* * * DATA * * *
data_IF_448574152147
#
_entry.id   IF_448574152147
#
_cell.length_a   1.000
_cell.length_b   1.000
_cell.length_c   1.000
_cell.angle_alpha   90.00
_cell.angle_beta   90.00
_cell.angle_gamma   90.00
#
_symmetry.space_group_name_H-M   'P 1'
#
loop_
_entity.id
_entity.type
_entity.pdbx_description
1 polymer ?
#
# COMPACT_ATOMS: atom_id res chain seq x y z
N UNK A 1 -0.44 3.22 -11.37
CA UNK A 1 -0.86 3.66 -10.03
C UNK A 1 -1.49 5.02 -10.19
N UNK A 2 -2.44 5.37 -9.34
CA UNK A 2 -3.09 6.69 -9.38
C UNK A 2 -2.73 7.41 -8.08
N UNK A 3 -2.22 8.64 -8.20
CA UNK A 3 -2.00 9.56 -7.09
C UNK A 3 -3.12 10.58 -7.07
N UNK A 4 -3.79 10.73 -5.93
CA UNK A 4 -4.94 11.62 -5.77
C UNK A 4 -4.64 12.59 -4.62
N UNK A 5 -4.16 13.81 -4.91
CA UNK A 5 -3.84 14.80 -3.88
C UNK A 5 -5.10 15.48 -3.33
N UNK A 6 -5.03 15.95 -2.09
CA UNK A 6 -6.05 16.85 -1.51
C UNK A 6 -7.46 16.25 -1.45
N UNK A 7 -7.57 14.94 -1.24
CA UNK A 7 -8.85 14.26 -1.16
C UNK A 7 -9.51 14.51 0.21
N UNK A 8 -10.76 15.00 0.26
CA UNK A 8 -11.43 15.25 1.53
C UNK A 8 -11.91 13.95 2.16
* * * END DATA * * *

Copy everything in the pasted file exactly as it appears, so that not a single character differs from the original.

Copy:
data_IF_448574152147
#
_entry.id   IF_448574152147
#
_cell.length_a   1.000
_cell.length_b   1.000
_cell.length_c   1.000
_cell.angle_alpha   90.00
_cell.angle_beta   90.00
_cell.angle_gamma   90.00
#
_symmetry.space_group_name_H-M   'P 1'
#
loop_
_entity.id
_entity.type
_entity.pdbx_description
1 polymer ?
#
# COMPACT_ATOMS: atom_id res chain seq x y z
N UNK A 1 -0.44 3.22 -11.37
CA UNK A 1 -0.86 3.66 -10.03
C UNK A 1 -1.49 5.02 -10.19
N UNK A 2 -2.44 5.37 -9.34
CA UNK A 2 -3.09 6.69 -9.38
C UNK A 2 -2.73 7.41 -8.08
N UNK A 3 -2.22 8.64 -8.20
CA UNK A 3 -2.00 9.56 -7.09
C UNK A 3 -3.12 10.58 -7.07
N UNK A 4 -3.79 10.73 -5.93
CA UNK A 4 -4.94 11.62 -5.77
C UNK A 4 -4.64 12.59 -4.62
N UNK A 5 -4.16 13.81 -4.91
CA UNK A 5 -3.84 14.80 -3.88
C UNK A 5 -5.10 15.48 -3.33
N UNK A 6 -5.03 15.95 -2.09
CA UNK A 6 -6.05 16.85 -1.51
C UNK A 6 -7.46 16.25 -1.45
N UNK A 7 -7.57 14.94 -1.24
CA UNK A 7 -8.85 14.26 -1.16
C UNK A 7 -9.51 14.51 0.21
N UNK A 8 -10.76 15.00 0.26
CA UNK A 8 -11.43 15.25 1.53
C UNK A 8 -11.91 13.95 2.16